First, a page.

|Cover design by Eleanor Rose|
Marion Brunet (trans Katherine Gregor),
Bitter Lemon Press, 16 March 2020
I'm grateful to the publisher for an advance copy of Summer of Reckoning to consider for review - and to Anne Cater of Random Things Tours for inviting me to take part in the blog tour.
Summer of Reckoning is a crime story - in that it contains a crime. However, it's not a story of mystery, detection or deduction. There's no know-it-all detective here. Rather, the revelations come in the delicate, closely observed interactions between generations of a family, and their friends, rivals and neighbours. It's a book to be read slowly and carefully, observing the little twists and turns of characters who are not embarked in some grand scheme but simply watching their own lives and wondering how it came to this. They're not even watching those lives unravel, so much as seeking viewpoints that preserve the ability to believe that everything is, really, OK.
At the centre of the book are two teenage sisters, Céline and the slightly younger Jo, daughters of Manuel and Séverine - who are though referred to for the few few chapters as 'the father' and 'the mother'. This, and the opening - in which Manuel beats Céline in an attempt to discover who is the father of her unborn child - set the scene for a family which is emotionally distant and where the parents (at least Manuel) are preoccupied with matters of appearance, face, honour. It's a family where the adults look back with regret, rather than forward at the future of the girls.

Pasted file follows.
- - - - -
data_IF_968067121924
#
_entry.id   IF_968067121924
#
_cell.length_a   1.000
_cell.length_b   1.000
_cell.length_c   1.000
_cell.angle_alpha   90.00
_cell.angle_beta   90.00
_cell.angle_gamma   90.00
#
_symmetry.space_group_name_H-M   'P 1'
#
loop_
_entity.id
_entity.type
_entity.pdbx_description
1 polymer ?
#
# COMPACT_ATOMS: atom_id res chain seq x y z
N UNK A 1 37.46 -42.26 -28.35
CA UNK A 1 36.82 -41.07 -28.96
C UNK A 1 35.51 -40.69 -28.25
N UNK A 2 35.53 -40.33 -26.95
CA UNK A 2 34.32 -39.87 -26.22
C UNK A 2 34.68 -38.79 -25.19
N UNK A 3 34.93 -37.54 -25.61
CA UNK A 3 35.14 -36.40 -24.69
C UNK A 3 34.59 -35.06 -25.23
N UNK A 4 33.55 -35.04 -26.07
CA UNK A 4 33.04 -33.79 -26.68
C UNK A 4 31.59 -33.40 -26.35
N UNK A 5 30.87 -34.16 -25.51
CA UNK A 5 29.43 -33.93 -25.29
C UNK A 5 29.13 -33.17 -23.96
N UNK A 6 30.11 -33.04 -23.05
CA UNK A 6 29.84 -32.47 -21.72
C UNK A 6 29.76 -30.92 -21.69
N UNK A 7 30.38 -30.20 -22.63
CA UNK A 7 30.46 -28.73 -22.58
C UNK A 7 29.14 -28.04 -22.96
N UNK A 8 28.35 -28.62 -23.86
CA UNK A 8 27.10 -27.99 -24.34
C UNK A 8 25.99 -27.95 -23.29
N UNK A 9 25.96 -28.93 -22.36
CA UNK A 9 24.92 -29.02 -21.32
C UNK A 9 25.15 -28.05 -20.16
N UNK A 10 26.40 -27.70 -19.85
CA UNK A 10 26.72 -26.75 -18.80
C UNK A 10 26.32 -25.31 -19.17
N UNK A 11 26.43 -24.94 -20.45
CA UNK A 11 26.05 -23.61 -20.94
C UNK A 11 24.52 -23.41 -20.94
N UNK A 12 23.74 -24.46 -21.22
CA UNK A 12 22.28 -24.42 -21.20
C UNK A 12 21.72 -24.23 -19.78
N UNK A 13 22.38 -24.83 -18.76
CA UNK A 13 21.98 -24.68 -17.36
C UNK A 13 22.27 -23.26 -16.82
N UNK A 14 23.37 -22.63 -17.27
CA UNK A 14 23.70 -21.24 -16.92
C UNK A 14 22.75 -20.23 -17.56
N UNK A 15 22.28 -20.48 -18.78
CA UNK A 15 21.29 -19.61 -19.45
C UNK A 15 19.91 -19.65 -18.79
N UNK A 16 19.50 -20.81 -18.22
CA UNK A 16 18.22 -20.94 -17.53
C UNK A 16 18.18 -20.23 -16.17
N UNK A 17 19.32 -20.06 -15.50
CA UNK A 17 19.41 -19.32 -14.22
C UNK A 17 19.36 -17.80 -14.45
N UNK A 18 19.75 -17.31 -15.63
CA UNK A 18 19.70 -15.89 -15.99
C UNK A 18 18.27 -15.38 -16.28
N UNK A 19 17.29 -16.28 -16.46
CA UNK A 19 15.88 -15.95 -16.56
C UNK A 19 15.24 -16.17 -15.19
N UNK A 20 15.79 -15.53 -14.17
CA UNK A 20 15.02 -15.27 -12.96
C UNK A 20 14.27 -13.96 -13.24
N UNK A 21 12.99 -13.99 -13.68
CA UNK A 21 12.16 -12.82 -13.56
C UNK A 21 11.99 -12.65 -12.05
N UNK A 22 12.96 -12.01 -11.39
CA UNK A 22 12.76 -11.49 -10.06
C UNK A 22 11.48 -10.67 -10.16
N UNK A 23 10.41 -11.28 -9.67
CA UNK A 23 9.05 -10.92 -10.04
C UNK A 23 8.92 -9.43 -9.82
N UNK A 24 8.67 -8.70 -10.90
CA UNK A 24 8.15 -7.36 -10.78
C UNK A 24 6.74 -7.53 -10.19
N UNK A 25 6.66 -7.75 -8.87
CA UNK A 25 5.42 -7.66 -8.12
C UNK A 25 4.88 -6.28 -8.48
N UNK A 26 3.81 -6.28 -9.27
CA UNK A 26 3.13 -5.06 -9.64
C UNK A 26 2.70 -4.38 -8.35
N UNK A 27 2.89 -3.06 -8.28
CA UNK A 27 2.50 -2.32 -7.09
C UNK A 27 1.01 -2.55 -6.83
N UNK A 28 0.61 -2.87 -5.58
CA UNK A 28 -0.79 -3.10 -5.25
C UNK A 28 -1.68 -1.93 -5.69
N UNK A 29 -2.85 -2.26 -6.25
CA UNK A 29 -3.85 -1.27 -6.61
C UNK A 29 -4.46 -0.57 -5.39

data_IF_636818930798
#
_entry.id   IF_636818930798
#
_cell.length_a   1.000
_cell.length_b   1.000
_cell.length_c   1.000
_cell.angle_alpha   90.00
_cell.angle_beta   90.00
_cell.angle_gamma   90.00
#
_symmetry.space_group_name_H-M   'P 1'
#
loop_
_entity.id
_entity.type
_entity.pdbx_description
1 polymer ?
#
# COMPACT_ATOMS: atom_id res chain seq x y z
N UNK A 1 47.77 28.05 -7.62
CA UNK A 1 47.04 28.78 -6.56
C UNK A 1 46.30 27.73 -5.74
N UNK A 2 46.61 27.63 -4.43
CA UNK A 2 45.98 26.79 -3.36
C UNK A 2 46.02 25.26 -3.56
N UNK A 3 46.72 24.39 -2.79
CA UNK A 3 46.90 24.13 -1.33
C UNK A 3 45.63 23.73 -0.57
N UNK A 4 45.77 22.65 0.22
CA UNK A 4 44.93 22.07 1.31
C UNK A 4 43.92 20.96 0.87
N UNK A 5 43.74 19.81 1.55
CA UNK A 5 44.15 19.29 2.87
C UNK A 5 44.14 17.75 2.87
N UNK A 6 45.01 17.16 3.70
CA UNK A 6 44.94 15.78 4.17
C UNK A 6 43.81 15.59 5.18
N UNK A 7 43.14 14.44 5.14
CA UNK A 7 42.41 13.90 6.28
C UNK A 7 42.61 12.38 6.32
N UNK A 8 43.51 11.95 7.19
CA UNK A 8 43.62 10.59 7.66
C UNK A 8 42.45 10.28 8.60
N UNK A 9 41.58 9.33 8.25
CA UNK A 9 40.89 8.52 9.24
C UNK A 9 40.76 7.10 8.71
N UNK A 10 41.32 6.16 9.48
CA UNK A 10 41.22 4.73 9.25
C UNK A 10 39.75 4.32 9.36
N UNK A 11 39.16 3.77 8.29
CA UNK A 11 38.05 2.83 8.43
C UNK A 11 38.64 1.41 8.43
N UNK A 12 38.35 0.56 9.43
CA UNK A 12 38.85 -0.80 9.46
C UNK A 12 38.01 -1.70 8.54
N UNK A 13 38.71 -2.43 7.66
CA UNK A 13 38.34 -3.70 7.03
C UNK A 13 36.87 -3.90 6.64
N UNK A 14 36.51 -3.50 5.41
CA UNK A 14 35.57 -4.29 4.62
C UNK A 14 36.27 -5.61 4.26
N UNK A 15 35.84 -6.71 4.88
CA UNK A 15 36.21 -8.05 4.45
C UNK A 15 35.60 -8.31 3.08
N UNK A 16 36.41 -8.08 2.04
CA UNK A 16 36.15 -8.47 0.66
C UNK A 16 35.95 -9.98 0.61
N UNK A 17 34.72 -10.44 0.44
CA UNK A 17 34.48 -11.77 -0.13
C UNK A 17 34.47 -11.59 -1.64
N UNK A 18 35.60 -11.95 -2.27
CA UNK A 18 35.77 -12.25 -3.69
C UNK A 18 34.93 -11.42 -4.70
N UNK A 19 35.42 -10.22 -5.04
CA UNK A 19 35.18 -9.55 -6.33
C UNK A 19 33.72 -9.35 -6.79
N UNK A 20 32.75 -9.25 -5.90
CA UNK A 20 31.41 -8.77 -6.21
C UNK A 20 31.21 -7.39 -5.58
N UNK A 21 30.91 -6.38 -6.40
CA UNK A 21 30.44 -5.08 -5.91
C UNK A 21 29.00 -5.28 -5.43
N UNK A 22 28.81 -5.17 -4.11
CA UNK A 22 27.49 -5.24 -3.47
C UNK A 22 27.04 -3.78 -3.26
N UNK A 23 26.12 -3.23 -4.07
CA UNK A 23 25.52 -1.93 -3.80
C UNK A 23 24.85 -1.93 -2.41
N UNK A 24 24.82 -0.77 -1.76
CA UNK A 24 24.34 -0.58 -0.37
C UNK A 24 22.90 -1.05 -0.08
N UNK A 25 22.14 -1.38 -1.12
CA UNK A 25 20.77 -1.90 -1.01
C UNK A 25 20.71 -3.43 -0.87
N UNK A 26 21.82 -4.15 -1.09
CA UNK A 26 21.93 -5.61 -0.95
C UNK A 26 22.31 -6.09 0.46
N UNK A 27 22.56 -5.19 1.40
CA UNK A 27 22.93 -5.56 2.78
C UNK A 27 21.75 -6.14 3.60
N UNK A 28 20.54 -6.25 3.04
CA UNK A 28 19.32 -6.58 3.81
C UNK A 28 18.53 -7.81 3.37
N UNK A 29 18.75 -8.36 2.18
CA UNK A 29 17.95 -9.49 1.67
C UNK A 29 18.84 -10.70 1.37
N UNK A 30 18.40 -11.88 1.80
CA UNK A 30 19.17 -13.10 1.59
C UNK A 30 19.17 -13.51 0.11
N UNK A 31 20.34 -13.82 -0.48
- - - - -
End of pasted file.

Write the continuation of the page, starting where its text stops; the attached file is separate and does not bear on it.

It is the South of France in the preset day, but patriarchal attitudes and misogyny imbue attitudes and behaviour. Women are thumped (or worse) to keep them in line (or simply because some man feels like it). Some of the scenes in the book are painful (there is a rape) but they are I think necessary. You need to understand the motivations, the energies that keep these protagonists in motion. It's all I think about place and status: Manuel feels less, because his grandfather was a refugee from Franco's Spain, because he works as a labourer unlike his land-owning inlaws, because he can't keep his daughters in line.
In turn, he looks down on other outsiders such as the 'Arabs'.
In this world, slights - a bashed car mirror, a word out of place - can have bad consequences.
Yet alongside this, Céline and Jo continue their lives, going to parties, breaking into empty villas to use the swimming pools. They desperately want not to become like their parents (Jo, in particular, dreams of getting away from the area) even as they seem destined got do just that (we see Séverine meet an old schoolfriend, and hear about their younger days, and the similarity with Céline seems striking).
There is a heavy sense of ennui, of the thick summer days. We may think of the South of France as a glamorous playground but here are the people who don't inhabit the glitzy world, whose days are spent working hard in the heat. There is a brutal side to their lives, there are pressures which Céline and Jo are just starting to perceive, pressures which have crushed Manuel and Séverine even if they hide that fact from everyone including themselves.
This is painful, insightful writing, writing that explains and sympathises with its characters while not excusing what we see. The translation by Katherine Gregor is lucid and readable throughout.
I'd recommend this novel - it has a lot going on in what is quite a short book.
About the Author and Translator
Marion Brunet, born in 1976 in the Vaucluse, is a well known Young Adult author in France. Her YA novels have received over 30 prizes, including the 2017 UNICEF Prize for Youth Literature. Summer of Reckoning is her first novel written for adults and her first work to be translated into English.
Katherine Gregor lives in London and has recently translated works by Alexander Pushkin from the Russian and plays by Carlo Goldoni and Luigi Pirandello from the Italian.
You can buy Summer of Reckoning from Hive Books, which supports local bookshops (especially important at this difficult time), from Blackwell's, Foyles, WH Smith, Waterstones or Amazon.
And don't miss the rest of the tour - see poster below for details.